Rosen sold both balls to Tom Harmer of Hinsdale, Ill., a well-known collector who once trained harness horses for Yankees owner George Steinbrenner, the Daily News reported. The Wilson ball was then included in the sale of "The Harmer Collection," which led off the July 1998 catalog of Mastro Fine Sports, the country's top sports auctioneer. Also included in that auction were the Coolidge and Hoover balls, consignors unidentified. As for the Taft ball, at some point Harmer sold it privately for $25,000 to Jeffery Wolfson, a Chicago securities executive and collector of sports and presidential memorabilia, the Daily News reported. Finally, in the spring of 1999, the newspaper reported, Bill Hongach, by then in his mid-forties, placed the Harding ball in the Ron Oser Enterprises auction, where I spotted it and alerted the Hall of Fame. Hongach, a dealer who had done authentication work for Oser, gave the ball to Major League security chief Hallinan before the auction.
Rosen, who testified before a grand jury investigating the balls' 1972 theft, declined to be interviewed for the Daily News story. Mastro asserted, "We don't know if the balls we sold were the ones that were stolen," but added that if they were, he would give the buyers their money back. FBI forensic testing would later confirm the balls' authenticity.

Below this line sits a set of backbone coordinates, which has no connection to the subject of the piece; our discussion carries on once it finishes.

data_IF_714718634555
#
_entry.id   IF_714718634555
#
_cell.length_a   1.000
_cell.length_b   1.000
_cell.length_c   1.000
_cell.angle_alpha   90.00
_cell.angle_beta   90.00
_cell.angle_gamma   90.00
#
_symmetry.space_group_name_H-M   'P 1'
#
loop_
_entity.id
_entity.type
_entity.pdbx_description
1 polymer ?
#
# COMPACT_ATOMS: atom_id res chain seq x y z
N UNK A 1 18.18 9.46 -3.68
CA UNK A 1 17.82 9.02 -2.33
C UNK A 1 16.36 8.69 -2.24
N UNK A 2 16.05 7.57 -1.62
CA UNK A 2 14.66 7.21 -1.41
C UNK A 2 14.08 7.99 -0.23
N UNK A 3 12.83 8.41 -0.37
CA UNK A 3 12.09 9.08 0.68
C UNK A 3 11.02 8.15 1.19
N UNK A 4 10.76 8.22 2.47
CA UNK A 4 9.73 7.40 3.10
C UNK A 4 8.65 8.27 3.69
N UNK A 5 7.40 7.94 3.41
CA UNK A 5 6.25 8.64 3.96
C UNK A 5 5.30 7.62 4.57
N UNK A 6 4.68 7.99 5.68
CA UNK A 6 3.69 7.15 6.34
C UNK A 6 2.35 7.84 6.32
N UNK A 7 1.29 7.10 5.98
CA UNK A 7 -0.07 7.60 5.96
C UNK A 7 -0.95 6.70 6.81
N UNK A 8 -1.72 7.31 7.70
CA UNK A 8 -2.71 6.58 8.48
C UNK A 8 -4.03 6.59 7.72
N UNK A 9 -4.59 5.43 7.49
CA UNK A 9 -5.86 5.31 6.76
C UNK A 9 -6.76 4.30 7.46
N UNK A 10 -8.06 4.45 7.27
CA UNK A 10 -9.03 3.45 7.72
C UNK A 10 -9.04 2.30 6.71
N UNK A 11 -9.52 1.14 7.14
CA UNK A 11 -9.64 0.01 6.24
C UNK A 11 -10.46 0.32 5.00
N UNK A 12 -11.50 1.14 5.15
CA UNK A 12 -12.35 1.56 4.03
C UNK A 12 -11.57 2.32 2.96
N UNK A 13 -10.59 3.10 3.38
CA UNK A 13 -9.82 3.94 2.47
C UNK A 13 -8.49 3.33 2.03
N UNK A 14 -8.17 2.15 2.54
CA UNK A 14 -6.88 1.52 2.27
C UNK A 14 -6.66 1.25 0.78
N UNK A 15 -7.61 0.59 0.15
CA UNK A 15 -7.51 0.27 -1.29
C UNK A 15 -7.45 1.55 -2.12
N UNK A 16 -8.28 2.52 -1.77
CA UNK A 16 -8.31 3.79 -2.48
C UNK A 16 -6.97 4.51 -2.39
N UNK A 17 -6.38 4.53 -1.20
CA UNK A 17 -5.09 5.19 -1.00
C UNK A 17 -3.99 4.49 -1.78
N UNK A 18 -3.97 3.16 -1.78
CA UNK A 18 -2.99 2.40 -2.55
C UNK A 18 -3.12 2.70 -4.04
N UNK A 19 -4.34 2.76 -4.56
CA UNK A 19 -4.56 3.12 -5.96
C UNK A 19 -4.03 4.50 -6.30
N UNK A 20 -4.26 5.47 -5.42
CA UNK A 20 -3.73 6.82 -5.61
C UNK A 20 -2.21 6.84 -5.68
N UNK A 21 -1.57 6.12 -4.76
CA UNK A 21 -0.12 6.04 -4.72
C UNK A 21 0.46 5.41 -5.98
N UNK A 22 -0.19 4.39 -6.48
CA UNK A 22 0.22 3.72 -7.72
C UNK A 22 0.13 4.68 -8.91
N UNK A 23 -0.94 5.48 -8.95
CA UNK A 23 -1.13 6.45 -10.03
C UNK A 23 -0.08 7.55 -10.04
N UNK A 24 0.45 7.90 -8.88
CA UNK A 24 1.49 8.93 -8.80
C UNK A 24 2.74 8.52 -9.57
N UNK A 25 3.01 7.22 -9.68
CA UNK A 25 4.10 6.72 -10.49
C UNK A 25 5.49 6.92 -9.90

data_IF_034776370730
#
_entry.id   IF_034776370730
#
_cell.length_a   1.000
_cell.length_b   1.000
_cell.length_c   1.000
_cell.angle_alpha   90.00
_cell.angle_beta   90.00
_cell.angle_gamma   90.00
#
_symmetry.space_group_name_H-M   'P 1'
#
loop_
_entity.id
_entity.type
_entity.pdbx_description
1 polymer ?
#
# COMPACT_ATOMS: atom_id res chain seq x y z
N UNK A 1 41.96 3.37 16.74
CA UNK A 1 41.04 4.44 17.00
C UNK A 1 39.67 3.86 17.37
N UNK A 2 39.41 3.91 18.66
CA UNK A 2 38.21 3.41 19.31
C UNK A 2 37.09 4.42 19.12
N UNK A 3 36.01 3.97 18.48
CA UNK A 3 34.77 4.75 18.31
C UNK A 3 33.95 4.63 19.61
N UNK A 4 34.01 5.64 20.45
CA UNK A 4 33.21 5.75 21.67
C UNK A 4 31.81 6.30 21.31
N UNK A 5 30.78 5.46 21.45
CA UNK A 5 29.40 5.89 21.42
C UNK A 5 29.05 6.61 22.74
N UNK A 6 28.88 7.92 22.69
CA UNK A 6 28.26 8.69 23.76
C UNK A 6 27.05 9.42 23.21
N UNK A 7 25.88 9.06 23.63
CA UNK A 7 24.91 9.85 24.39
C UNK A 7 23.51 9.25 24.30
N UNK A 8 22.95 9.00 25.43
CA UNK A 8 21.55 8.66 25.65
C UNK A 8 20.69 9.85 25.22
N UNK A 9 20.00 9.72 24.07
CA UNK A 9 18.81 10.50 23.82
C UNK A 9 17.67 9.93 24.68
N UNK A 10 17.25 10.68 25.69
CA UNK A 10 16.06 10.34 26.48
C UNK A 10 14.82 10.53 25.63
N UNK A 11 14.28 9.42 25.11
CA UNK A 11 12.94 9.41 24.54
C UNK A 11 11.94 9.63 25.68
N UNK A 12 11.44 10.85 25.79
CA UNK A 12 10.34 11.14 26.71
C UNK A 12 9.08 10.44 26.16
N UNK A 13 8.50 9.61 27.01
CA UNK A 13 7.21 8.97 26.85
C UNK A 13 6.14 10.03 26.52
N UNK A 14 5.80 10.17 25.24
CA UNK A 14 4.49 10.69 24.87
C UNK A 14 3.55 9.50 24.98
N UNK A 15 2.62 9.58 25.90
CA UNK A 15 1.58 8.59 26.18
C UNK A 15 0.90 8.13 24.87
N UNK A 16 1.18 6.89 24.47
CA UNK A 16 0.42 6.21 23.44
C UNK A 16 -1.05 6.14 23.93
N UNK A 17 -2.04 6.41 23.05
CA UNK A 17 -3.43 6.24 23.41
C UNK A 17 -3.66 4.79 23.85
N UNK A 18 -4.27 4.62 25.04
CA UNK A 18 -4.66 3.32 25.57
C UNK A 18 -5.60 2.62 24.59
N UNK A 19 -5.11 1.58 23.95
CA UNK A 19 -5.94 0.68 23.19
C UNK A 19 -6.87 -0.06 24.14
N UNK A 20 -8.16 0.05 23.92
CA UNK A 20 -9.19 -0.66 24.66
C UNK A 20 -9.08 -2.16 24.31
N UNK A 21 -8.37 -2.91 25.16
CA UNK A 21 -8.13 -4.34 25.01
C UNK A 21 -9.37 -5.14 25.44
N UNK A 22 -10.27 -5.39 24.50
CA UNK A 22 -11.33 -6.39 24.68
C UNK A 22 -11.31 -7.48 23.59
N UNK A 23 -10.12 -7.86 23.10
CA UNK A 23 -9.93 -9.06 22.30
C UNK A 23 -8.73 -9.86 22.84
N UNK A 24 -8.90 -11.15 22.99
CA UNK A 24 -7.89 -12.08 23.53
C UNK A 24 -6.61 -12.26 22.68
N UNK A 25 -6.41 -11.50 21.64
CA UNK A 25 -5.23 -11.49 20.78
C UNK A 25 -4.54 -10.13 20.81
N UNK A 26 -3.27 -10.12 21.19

Wolfson said he did not know the Taft ball had been stolen. "I'm too naive," he told the Daily News in O'Keeffe's follow-up story of April 13, 2001. "I'm one of these guys who assumes everybody is telling the truth." He gave the Taft ball to the FBI, which also recovered the Wilson, Coolidge and Hoover balls. (Reached at his home for this story, Harmer said he was also surprised to learn the baseballs he purchased had been stolen. Four messages left for the only William Hongach listed in Brooklyn, N.Y., met with no response.)